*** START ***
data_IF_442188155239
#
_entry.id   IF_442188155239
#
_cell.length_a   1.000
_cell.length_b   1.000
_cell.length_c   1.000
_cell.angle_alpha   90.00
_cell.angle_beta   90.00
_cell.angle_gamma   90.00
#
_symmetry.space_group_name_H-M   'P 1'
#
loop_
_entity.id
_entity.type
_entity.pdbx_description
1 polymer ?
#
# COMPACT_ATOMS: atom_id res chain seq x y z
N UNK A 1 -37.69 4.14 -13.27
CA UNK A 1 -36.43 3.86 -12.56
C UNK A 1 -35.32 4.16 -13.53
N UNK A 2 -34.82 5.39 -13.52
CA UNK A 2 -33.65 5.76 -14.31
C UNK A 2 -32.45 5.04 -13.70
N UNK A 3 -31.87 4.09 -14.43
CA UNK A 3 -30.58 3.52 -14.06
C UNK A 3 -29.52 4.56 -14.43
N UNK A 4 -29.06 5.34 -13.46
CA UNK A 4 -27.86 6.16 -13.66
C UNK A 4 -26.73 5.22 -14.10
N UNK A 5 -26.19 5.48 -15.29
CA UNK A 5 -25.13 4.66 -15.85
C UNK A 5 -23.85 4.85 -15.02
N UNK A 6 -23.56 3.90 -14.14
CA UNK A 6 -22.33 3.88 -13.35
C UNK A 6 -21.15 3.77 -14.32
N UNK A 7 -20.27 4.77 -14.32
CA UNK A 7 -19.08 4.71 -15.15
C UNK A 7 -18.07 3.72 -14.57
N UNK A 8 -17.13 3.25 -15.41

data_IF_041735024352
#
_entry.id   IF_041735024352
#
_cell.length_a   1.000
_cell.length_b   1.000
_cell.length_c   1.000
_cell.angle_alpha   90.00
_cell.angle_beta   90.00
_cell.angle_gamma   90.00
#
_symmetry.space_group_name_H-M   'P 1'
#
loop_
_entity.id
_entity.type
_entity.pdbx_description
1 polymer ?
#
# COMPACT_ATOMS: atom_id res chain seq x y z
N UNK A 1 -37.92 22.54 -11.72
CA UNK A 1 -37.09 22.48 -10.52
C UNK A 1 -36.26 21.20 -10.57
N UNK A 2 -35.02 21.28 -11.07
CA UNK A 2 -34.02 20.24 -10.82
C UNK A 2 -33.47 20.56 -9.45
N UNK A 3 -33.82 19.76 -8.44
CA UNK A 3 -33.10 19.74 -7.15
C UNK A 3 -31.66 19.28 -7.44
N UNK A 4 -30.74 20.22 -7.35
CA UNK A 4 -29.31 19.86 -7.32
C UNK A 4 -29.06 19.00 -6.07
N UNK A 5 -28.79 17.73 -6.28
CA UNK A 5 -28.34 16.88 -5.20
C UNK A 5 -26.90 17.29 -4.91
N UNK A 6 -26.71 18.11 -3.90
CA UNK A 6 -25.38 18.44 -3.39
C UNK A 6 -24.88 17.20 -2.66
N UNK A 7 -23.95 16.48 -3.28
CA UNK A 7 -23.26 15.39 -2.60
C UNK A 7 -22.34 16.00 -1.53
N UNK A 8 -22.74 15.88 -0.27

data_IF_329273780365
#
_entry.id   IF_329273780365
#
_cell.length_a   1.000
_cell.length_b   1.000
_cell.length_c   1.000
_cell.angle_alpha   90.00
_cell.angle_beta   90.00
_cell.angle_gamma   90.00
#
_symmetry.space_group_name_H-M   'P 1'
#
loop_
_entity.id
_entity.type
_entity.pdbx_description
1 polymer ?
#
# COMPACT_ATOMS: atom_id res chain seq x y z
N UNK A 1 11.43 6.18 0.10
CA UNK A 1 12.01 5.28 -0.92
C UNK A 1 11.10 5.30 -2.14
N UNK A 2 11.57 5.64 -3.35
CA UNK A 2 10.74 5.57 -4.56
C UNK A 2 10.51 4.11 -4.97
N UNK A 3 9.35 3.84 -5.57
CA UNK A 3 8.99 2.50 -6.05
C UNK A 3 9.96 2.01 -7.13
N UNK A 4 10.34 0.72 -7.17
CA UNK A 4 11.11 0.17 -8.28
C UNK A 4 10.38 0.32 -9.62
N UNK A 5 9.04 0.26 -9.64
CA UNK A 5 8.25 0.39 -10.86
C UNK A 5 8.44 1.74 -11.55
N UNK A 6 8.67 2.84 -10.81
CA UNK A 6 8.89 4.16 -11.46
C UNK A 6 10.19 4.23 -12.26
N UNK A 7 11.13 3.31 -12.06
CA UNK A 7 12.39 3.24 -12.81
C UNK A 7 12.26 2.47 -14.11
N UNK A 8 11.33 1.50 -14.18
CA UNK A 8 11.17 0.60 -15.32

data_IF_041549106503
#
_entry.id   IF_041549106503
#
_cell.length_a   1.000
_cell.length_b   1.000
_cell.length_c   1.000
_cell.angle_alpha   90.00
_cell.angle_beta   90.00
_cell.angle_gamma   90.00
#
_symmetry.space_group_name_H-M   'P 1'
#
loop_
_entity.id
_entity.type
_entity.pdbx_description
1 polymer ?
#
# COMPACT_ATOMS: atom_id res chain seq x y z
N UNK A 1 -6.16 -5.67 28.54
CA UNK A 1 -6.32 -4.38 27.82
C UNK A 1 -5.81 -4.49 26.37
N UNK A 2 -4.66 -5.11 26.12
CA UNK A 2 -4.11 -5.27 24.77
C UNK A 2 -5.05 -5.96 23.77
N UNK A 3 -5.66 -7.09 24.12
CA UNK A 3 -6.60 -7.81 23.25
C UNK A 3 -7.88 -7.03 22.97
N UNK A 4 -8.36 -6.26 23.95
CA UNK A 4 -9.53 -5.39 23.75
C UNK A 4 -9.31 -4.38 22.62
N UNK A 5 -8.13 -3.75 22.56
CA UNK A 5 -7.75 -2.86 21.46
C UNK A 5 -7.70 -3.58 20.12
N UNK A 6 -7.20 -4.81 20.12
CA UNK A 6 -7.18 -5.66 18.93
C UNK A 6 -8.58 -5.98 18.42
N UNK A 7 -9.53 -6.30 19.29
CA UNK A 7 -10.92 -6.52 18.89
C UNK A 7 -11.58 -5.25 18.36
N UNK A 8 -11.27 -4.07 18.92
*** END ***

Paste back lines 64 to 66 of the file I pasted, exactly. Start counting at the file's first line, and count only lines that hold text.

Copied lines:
CA UNK A 1 -37.09 22.48 -10.52
C UNK A 1 -36.26 21.20 -10.57
N UNK A 2 -35.02 21.28 -11.07